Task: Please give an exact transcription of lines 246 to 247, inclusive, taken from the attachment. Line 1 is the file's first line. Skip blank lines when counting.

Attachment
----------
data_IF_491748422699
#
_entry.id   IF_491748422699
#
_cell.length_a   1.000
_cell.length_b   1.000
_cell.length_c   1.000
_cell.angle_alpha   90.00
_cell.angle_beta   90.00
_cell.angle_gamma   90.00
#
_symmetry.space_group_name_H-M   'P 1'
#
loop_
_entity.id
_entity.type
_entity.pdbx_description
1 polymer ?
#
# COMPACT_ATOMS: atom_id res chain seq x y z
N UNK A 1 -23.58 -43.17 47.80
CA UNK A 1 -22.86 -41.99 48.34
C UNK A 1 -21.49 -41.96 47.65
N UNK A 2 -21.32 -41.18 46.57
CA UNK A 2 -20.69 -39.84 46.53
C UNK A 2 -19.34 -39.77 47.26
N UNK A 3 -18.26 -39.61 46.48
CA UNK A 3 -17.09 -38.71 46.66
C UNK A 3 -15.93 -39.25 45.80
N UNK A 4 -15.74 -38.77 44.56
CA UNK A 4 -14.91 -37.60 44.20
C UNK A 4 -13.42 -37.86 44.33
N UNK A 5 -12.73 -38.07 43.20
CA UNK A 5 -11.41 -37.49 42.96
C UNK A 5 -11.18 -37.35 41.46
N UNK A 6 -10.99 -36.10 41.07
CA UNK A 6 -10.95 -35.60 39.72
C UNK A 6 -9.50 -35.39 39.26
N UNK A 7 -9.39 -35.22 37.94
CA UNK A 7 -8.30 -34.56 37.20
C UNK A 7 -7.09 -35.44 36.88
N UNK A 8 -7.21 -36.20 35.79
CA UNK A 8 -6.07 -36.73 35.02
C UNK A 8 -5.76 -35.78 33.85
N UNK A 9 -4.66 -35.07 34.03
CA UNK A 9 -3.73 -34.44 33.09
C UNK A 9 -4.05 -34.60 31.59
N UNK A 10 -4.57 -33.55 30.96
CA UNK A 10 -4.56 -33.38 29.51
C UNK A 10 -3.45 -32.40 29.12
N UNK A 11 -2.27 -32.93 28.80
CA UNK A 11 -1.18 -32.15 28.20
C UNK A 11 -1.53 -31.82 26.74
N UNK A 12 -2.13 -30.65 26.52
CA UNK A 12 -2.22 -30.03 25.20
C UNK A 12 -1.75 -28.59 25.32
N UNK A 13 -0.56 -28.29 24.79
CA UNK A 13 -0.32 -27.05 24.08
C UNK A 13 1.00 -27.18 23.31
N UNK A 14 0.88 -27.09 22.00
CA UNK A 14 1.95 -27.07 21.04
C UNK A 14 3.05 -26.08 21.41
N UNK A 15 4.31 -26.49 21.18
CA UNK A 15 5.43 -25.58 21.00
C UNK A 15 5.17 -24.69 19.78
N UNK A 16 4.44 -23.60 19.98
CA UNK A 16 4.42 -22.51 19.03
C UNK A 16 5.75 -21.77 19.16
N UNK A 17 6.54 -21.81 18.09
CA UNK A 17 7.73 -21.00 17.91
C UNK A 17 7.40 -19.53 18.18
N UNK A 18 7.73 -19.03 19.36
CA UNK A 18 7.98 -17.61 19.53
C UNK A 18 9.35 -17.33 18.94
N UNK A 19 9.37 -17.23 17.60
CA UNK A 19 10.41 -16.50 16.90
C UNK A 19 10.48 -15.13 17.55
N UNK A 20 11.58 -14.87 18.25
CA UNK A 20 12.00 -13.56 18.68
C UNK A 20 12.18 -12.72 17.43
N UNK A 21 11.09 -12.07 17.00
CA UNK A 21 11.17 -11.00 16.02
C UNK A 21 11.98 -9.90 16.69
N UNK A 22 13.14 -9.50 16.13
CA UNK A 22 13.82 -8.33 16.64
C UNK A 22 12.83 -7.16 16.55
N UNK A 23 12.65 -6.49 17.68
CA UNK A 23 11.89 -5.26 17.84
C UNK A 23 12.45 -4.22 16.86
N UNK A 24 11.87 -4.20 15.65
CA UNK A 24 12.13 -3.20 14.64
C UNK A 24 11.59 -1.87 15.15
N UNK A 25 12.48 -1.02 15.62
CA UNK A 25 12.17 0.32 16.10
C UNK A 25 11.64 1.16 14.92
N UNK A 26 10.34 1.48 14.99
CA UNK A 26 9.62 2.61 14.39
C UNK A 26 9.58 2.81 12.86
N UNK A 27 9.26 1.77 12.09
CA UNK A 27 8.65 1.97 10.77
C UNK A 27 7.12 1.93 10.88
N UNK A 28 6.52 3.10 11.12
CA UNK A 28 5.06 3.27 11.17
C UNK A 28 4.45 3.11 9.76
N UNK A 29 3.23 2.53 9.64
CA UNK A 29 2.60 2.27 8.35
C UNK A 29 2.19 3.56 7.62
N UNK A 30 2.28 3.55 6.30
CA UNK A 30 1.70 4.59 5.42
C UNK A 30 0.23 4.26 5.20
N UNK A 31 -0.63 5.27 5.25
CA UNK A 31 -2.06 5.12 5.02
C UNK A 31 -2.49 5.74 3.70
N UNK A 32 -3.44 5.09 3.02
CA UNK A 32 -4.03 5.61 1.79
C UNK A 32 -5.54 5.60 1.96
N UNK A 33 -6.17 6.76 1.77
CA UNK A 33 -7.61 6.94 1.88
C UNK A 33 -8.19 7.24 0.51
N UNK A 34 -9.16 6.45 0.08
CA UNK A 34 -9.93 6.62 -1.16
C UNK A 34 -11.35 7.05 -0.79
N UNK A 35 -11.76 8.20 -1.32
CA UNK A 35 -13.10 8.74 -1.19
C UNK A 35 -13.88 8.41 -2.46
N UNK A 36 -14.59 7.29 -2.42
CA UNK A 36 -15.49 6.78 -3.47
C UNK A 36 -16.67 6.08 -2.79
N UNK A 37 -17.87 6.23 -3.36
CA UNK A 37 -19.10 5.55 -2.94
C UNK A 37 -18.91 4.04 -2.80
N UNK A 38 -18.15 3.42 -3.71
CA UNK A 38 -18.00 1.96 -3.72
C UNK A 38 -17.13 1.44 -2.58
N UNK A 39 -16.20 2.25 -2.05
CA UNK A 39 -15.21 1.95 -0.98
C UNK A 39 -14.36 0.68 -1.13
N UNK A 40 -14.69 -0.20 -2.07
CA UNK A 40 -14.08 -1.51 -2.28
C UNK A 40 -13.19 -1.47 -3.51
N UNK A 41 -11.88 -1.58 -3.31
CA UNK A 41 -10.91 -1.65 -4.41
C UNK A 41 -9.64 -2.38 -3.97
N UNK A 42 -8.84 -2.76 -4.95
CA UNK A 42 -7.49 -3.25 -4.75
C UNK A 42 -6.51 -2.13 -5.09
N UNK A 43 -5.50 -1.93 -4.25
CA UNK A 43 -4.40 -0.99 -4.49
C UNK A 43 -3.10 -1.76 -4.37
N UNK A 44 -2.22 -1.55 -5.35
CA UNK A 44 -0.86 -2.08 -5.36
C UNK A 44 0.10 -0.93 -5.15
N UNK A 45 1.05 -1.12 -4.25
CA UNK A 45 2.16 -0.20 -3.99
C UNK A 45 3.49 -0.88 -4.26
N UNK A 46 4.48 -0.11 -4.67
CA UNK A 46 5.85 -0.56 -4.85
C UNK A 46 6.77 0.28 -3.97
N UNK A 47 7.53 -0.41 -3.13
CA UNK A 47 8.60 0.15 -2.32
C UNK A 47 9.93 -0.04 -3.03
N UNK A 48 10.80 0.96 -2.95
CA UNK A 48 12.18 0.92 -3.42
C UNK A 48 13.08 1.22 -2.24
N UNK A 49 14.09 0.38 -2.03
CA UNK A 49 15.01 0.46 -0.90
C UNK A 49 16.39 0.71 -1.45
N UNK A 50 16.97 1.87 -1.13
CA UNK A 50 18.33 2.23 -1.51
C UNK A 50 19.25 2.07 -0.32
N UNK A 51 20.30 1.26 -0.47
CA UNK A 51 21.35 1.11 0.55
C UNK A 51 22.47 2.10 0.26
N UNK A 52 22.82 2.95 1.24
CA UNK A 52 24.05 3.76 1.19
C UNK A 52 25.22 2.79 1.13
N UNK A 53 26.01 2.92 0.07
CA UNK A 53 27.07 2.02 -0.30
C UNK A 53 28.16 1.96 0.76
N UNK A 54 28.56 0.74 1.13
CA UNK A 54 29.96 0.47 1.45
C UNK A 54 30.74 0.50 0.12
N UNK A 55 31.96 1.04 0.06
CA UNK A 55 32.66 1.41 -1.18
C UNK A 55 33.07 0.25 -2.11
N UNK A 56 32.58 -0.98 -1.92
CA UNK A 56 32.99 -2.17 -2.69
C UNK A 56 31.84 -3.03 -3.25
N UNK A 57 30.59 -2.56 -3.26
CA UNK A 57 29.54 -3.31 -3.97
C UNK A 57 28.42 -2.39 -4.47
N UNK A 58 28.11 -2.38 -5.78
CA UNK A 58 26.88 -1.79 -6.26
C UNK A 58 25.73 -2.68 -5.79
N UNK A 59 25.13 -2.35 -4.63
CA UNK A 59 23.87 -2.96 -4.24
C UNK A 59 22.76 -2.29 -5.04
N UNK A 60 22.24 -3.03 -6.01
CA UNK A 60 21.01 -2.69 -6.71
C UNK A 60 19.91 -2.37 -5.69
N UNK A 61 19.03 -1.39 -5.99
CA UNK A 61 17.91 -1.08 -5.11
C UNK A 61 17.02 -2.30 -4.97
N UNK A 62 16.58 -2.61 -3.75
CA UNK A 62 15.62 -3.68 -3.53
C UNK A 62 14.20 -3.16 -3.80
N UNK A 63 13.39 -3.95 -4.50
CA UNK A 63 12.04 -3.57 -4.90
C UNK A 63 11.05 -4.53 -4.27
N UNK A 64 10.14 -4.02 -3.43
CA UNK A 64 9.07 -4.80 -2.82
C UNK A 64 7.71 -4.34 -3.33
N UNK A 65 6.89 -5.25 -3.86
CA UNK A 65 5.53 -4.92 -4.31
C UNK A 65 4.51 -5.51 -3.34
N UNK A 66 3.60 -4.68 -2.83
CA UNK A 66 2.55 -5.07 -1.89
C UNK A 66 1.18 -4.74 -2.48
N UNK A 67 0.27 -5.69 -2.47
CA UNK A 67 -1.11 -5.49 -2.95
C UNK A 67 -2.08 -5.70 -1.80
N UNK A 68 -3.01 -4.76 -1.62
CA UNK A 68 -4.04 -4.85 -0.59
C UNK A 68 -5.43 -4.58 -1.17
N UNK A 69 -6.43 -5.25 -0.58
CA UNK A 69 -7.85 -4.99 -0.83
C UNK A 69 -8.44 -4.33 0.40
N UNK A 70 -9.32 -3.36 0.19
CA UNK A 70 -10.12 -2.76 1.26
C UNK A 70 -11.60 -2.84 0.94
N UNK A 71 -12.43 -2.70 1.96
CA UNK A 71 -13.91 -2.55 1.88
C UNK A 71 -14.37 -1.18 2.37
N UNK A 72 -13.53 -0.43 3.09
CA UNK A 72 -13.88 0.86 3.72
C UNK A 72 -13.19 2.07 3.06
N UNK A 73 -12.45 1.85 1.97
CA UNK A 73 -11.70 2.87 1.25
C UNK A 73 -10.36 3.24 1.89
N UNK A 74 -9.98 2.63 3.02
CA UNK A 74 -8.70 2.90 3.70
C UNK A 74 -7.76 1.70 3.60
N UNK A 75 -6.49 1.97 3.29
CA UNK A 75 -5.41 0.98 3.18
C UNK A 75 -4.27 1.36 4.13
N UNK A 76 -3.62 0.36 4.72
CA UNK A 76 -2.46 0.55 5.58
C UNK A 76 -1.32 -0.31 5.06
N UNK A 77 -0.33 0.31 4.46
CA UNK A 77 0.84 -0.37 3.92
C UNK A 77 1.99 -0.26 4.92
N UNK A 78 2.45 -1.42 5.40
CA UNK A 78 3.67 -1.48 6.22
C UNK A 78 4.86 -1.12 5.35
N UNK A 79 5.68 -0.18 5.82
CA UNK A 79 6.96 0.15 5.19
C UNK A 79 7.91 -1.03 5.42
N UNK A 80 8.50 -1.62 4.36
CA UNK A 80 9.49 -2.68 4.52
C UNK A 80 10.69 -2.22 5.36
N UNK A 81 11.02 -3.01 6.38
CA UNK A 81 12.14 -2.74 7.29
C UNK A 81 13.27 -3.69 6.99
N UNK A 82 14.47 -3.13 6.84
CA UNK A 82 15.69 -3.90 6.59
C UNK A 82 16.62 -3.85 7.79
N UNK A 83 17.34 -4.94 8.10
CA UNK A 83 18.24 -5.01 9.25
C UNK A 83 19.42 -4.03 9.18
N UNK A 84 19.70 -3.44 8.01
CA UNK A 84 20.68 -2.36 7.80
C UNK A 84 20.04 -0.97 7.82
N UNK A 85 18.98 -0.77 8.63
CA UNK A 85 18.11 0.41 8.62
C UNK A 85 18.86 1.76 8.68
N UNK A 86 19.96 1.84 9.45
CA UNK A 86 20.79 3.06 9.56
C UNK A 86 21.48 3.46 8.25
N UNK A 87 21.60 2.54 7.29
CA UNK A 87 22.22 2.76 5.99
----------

N UNK A 76 -3.62 0.36 4.72
CA UNK A 76 -2.46 0.55 5.58